The Paradox of Declining Female Happiness
University of Michigan
University of Michigan at Ann Arbor - Department of Economics; The Ford School of Public Policy, University of Michigan; University of Sydney Department of Economics; The Brookings Institution; Peterson Institute for International Economics; National Bureau of Economic Research (NBER); Institute for the Study of Labor (IZA); Centre for Economic Policy Research (CEPR); CESifo (Center for Economic Studies and Ifo Institute); Kiel Institute for the World Economy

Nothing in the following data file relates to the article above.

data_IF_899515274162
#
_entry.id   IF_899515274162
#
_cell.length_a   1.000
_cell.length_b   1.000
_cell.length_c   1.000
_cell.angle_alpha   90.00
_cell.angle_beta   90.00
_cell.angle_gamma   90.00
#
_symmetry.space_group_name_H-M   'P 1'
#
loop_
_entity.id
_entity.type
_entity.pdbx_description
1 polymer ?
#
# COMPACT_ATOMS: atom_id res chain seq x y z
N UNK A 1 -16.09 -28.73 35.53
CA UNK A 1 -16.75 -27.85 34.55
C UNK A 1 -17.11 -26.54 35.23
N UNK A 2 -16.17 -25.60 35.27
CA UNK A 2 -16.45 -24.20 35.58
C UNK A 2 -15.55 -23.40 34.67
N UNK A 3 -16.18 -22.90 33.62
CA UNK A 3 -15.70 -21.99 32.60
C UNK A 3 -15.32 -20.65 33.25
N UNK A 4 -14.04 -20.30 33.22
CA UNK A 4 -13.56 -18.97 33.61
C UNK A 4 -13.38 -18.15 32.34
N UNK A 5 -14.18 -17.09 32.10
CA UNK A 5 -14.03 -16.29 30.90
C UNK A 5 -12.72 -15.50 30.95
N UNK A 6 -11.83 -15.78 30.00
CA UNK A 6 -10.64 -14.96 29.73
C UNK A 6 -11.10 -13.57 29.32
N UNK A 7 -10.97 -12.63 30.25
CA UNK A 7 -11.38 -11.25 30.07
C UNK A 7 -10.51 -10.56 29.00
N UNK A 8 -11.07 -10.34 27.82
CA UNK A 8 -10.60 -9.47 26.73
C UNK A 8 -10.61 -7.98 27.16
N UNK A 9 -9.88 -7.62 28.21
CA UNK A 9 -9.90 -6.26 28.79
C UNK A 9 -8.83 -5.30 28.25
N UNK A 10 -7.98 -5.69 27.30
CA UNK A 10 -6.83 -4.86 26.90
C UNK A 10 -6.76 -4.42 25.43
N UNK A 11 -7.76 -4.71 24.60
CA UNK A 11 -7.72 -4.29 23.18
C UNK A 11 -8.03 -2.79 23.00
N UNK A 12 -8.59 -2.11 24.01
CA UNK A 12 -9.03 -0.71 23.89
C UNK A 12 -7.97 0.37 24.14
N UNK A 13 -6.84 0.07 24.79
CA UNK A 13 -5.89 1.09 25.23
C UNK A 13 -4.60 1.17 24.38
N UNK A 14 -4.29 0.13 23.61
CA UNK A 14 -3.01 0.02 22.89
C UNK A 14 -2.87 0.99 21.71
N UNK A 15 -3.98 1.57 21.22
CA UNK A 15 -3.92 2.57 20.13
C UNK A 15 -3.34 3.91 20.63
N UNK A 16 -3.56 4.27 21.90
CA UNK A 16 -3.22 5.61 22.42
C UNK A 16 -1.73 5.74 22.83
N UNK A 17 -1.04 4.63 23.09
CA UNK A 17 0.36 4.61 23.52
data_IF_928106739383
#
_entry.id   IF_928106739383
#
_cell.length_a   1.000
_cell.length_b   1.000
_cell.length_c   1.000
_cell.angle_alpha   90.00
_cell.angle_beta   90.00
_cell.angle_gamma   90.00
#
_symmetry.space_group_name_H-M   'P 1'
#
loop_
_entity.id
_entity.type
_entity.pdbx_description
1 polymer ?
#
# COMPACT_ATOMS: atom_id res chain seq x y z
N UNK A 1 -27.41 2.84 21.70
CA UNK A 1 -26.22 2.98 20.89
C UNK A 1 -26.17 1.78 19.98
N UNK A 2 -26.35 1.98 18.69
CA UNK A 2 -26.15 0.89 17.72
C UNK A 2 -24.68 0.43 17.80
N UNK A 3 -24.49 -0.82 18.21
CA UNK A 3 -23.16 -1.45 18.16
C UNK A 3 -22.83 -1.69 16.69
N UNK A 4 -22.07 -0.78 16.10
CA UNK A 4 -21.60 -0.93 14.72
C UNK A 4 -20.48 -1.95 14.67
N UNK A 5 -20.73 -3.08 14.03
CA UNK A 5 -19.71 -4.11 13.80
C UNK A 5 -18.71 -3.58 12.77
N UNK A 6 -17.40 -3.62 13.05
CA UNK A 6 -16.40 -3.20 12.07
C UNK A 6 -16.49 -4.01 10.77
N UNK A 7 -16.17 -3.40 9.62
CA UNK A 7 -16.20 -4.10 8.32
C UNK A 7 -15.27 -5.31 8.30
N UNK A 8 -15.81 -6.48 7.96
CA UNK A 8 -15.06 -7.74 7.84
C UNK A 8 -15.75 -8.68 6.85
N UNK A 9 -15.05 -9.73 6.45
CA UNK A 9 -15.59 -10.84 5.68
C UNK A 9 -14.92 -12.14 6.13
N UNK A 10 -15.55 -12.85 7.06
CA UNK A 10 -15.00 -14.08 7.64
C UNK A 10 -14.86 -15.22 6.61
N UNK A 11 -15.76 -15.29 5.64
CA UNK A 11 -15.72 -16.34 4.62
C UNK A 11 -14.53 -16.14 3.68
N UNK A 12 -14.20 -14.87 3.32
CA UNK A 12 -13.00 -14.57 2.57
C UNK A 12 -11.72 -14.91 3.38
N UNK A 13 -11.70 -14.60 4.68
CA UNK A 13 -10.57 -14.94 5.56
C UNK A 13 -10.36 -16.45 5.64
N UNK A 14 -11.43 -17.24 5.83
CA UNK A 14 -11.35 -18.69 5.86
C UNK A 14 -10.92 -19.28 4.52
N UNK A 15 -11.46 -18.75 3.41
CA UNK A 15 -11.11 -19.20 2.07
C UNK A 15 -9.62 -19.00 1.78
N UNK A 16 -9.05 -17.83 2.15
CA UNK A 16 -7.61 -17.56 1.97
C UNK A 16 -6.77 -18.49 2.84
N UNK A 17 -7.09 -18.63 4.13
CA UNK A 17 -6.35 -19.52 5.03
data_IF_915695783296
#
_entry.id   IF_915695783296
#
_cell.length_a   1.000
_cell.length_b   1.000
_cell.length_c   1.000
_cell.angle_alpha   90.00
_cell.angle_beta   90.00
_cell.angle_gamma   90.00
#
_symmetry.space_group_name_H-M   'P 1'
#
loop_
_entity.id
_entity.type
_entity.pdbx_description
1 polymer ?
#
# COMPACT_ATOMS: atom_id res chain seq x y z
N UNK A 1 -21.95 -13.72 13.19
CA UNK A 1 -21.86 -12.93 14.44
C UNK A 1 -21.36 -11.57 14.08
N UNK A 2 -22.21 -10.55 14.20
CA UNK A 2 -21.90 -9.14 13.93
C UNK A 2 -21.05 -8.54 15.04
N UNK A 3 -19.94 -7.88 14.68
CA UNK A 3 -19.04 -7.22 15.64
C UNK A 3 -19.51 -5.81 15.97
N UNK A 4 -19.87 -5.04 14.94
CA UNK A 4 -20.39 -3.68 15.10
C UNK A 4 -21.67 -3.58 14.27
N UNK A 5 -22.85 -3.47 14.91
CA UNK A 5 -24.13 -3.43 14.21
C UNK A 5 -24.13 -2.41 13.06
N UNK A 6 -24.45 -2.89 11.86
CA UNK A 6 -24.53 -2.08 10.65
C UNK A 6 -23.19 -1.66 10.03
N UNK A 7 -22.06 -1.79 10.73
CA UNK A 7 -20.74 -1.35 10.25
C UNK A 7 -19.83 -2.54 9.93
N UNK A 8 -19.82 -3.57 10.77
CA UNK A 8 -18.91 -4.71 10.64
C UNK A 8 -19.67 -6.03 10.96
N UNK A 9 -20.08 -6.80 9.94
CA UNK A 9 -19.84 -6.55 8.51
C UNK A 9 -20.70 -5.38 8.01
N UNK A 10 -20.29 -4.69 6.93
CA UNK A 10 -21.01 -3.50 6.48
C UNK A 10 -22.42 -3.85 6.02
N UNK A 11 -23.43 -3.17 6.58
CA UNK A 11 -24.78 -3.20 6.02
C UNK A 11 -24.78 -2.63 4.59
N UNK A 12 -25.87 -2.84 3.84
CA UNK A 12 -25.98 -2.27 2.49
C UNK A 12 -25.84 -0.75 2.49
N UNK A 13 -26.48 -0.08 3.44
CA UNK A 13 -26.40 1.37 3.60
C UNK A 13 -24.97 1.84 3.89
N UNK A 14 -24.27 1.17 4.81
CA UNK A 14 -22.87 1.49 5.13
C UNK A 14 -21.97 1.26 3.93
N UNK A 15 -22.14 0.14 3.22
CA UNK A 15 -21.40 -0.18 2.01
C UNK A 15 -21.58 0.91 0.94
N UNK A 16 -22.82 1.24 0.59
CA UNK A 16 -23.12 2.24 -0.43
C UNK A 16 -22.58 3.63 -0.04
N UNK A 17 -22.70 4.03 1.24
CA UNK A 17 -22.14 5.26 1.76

NBER Working Paper No. w14969
By many objective measures the lives of women in the United States have improved over the past 35 years, yet we show that measures of subjective well-being indicate that women's happiness has declined both absolutely and relative to men. The paradox of women's declining relative well-being is found across various datasets, measures of subjective well-being, and is pervasive across demographic groups and industrialized countries. Relative declines in female happiness have eroded a gender gap in happiness in which women in the 1970s typically reported higher subjective well-being than did men. These declines have continued and a new gender gap is emerging -- one with higher subjective well-being for men.
Number of Pages in PDF File: 48
Date posted: May 19, 2009
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